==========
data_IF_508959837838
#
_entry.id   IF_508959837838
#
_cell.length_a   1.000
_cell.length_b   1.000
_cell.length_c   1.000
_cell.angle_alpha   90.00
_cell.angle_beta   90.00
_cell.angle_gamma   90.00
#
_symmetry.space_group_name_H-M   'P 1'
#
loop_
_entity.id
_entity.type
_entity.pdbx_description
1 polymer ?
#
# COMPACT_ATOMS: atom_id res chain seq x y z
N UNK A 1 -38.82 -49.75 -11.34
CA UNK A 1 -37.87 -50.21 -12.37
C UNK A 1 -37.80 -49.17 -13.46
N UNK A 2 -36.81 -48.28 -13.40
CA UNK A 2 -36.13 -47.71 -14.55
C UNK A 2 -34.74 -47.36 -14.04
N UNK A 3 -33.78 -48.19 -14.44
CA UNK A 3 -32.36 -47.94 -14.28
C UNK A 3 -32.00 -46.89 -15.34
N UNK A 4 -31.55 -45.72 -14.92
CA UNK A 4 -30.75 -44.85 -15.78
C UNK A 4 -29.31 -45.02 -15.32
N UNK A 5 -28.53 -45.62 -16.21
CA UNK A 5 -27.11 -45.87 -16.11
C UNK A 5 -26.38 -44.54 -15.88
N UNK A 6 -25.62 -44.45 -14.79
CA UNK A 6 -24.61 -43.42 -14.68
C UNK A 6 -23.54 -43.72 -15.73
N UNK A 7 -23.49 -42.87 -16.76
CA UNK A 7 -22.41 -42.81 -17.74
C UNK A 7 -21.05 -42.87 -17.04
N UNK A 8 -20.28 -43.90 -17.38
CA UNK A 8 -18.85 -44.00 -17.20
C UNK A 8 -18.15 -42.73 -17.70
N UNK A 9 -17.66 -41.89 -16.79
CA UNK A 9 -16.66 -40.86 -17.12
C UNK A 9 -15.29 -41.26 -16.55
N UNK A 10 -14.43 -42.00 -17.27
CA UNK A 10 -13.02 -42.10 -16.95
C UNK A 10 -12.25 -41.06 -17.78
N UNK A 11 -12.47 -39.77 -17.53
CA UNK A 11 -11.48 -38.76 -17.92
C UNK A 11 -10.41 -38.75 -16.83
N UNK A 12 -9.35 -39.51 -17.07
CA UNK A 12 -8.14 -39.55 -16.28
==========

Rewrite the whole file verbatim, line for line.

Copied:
data_IF_508959837838
#
_entry.id   IF_508959837838
#
_cell.length_a   1.000
_cell.length_b   1.000
_cell.length_c   1.000
_cell.angle_alpha   90.00
_cell.angle_beta   90.00
_cell.angle_gamma   90.00
#
_symmetry.space_group_name_H-M   'P 1'
#
loop_
_entity.id
_entity.type
_entity.pdbx_description
1 polymer ?
#
# COMPACT_ATOMS: atom_id res chain seq x y z
N UNK A 1 -38.82 -49.75 -11.34
CA UNK A 1 -37.87 -50.21 -12.37
C UNK A 1 -37.80 -49.17 -13.46
N UNK A 2 -36.81 -48.28 -13.40
CA UNK A 2 -36.13 -47.71 -14.55
C UNK A 2 -34.74 -47.36 -14.04
N UNK A 3 -33.78 -48.19 -14.44
CA UNK A 3 -32.36 -47.94 -14.28
C UNK A 3 -32.00 -46.89 -15.34
N UNK A 4 -31.55 -45.72 -14.92
CA UNK A 4 -30.75 -44.85 -15.78
C UNK A 4 -29.31 -45.02 -15.32
N UNK A 5 -28.53 -45.62 -16.21
CA UNK A 5 -27.11 -45.87 -16.11
C UNK A 5 -26.38 -44.54 -15.88
N UNK A 6 -25.62 -44.45 -14.79
CA UNK A 6 -24.61 -43.42 -14.68
C UNK A 6 -23.54 -43.72 -15.73
N UNK A 7 -23.49 -42.87 -16.76
CA UNK A 7 -22.41 -42.81 -17.74
C UNK A 7 -21.05 -42.87 -17.04
N UNK A 8 -20.28 -43.90 -17.38
CA UNK A 8 -18.85 -44.00 -17.20
C UNK A 8 -18.15 -42.73 -17.70
N UNK A 9 -17.66 -41.89 -16.79
CA UNK A 9 -16.66 -40.86 -17.12
C UNK A 9 -15.29 -41.26 -16.55
N UNK A 10 -14.43 -42.00 -17.27
CA UNK A 10 -13.02 -42.10 -16.95
C UNK A 10 -12.25 -41.06 -17.78
N UNK A 11 -12.47 -39.77 -17.53
CA UNK A 11 -11.48 -38.76 -17.92
C UNK A 11 -10.41 -38.75 -16.83
N UNK A 12 -9.35 -39.51 -17.07
CA UNK A 12 -8.14 -39.55 -16.28